Public Art

We All Live Here!

Edgewater Chamber of Commerce was awarded a grant from LISC Chicago and Groupon to create a public art piece in partnership with Rich Alapeck, founder of we all live here. The we all live here project was founded in 2015 as a public mantra to promote inclusivity and tolerance. Since the project’s beginning, Rich has worked in over 90 schools and with numerous businesses to bring his message to people all around Chicago and the world. He is currently partnering with 48th Ward Alderman Harry Osterman to create we all live here signs for schools in the 48th Ward.
For the project in Edgewater, we will be taking photos of everyday Edgewater residents to create a photo collage with the words we all live here. The collage will be installed on a wall in Edgewater in the spring of 2019.

Respiration (2018)

1346 W. Devon

Escuchela, la ciudad respirando. (Listen, the city breathes) – Mural artist Mauricio Ramirez pulls inspiration by listening to conversations with locals in the community.  Respiration features local business owners and community members that represent the diverse ethnic background that make up Edgewater.  Mauricio presents the artwork in a technique called “lo-poly” which gives the illusion of a 3D portrait through meticulously placed and colored geometric shapes.  The mural works well when viewing from a distance but can also translate to abstract imagery up-close.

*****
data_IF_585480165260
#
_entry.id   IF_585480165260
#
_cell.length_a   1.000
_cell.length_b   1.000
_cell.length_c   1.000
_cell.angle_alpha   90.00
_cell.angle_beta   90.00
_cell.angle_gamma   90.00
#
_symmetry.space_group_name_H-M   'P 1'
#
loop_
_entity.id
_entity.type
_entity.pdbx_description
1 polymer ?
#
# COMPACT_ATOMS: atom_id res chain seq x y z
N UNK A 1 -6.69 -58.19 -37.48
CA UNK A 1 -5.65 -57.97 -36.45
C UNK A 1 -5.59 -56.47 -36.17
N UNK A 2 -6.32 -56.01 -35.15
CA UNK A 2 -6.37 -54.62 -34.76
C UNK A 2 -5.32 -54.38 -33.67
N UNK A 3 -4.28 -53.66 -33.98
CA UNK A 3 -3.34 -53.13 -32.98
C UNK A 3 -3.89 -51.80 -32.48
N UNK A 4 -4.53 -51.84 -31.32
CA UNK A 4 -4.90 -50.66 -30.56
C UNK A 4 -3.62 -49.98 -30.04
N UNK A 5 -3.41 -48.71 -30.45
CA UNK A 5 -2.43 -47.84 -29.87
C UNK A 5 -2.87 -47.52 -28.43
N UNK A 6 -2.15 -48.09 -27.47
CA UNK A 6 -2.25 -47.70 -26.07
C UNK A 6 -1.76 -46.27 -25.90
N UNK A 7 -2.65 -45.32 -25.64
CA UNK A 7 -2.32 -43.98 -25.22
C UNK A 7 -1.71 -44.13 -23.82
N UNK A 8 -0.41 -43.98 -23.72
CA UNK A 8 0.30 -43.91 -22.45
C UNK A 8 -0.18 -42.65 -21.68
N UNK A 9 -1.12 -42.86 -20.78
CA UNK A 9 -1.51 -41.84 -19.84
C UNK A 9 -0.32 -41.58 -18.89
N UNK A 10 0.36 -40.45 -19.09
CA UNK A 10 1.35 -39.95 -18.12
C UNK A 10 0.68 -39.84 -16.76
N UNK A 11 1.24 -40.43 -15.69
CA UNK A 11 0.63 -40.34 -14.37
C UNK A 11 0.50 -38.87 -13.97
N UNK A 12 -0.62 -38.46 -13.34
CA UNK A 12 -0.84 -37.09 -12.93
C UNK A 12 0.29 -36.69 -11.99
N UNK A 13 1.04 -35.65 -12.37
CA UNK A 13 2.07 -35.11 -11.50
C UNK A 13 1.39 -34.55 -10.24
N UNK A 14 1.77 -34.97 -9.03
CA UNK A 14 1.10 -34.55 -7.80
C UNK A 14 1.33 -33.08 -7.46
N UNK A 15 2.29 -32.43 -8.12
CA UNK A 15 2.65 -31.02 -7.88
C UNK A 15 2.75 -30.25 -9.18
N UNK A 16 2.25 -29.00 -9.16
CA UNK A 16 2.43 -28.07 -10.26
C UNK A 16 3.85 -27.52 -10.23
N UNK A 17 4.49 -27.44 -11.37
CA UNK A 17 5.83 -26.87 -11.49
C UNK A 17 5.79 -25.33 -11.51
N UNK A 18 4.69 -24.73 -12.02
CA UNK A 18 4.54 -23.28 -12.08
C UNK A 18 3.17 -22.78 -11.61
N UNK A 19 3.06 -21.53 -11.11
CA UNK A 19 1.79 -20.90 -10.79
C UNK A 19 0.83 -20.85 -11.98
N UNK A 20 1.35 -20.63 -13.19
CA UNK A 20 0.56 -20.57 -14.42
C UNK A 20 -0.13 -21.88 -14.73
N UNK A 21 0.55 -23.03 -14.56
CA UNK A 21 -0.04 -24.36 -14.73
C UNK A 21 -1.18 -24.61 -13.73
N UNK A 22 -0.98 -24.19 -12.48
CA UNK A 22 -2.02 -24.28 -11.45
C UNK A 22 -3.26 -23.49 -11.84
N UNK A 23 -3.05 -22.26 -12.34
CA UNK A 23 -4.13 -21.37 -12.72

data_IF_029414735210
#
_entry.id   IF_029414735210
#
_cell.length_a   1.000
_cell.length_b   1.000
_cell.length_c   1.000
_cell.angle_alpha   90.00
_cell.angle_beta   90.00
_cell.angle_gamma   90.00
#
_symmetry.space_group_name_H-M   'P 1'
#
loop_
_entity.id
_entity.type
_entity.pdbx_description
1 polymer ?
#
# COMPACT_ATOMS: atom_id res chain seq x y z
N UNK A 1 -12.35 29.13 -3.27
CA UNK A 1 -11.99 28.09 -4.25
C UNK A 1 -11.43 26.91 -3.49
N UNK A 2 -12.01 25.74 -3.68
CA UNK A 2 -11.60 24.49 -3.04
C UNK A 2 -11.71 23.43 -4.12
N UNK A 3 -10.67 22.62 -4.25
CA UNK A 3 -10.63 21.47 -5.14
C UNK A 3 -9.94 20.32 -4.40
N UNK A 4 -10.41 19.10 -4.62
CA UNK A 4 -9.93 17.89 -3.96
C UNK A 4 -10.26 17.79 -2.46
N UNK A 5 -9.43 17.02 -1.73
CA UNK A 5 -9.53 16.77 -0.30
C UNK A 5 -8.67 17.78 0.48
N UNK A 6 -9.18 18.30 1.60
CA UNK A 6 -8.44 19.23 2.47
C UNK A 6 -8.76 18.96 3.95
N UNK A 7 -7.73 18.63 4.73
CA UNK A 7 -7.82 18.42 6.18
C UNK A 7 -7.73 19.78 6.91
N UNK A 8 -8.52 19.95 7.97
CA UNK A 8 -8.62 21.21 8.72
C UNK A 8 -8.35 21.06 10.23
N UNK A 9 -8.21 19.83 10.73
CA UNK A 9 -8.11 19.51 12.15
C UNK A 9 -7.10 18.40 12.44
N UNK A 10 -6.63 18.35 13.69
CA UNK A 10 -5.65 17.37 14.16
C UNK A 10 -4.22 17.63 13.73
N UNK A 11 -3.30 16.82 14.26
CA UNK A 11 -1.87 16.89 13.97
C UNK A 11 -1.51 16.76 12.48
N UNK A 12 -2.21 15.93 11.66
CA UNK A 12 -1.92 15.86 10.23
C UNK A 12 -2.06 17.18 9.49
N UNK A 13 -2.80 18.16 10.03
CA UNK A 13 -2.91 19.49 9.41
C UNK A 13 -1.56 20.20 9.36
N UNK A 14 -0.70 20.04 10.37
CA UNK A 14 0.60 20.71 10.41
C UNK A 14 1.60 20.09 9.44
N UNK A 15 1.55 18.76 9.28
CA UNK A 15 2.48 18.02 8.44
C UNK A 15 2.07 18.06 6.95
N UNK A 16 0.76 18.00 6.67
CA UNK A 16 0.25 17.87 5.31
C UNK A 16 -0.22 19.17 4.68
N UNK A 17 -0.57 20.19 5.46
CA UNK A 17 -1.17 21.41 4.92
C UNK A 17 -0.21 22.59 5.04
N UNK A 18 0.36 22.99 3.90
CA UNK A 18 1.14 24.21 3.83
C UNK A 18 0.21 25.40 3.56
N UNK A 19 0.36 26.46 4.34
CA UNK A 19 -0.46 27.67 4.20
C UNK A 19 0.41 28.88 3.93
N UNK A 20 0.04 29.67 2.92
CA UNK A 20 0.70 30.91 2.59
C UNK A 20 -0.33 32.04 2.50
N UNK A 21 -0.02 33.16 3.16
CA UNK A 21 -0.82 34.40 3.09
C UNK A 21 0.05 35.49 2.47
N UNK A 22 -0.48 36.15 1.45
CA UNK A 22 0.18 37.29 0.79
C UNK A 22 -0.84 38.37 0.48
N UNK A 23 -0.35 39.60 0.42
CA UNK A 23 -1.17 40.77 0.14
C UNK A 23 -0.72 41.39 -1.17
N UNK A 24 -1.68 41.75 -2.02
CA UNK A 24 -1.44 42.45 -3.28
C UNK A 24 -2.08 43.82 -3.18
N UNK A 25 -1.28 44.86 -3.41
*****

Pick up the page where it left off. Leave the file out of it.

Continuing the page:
Cultivating Harmony (2017)

6241 N. Broadway

Artist Molly Z set out to weave together multiple narratives in her mural. In thinking about the Edgewater Community and what is already at work, she wanted to align with the mission of making the neighborhood more “living” using nature-inspired imagery. The idea of creating a mural that represented a sense of “nurturing” seemed fitting because both the Edgewater Chamber of Commerce and Green Element Resale provide and care for their community in unique ways. 

American Love Letter (2016)

5964 N. Broadway

 Artist Andrew Swanson created this light installation in December 2016. The piece uses light to provide all citizens of Edgewater with a sense of safety and comfort, both physically and mentally, in the windows of the landmark Broadway Bank building. 
As one of Chicago’s most diverse neighborhoods, it is the artist’s hope that this installation will bring a sense of peace and belonging to all inhabitants of Edgewater, while also providing light along a dark spot on Edgewater’s main commercial corridor. 
The words chosen send a message of hope, joy, love, and most importantly — inclusivity. They are written in 6 languages, chosen to highlight just a few of the dozens of languages from around the globe spoken in Edgewater.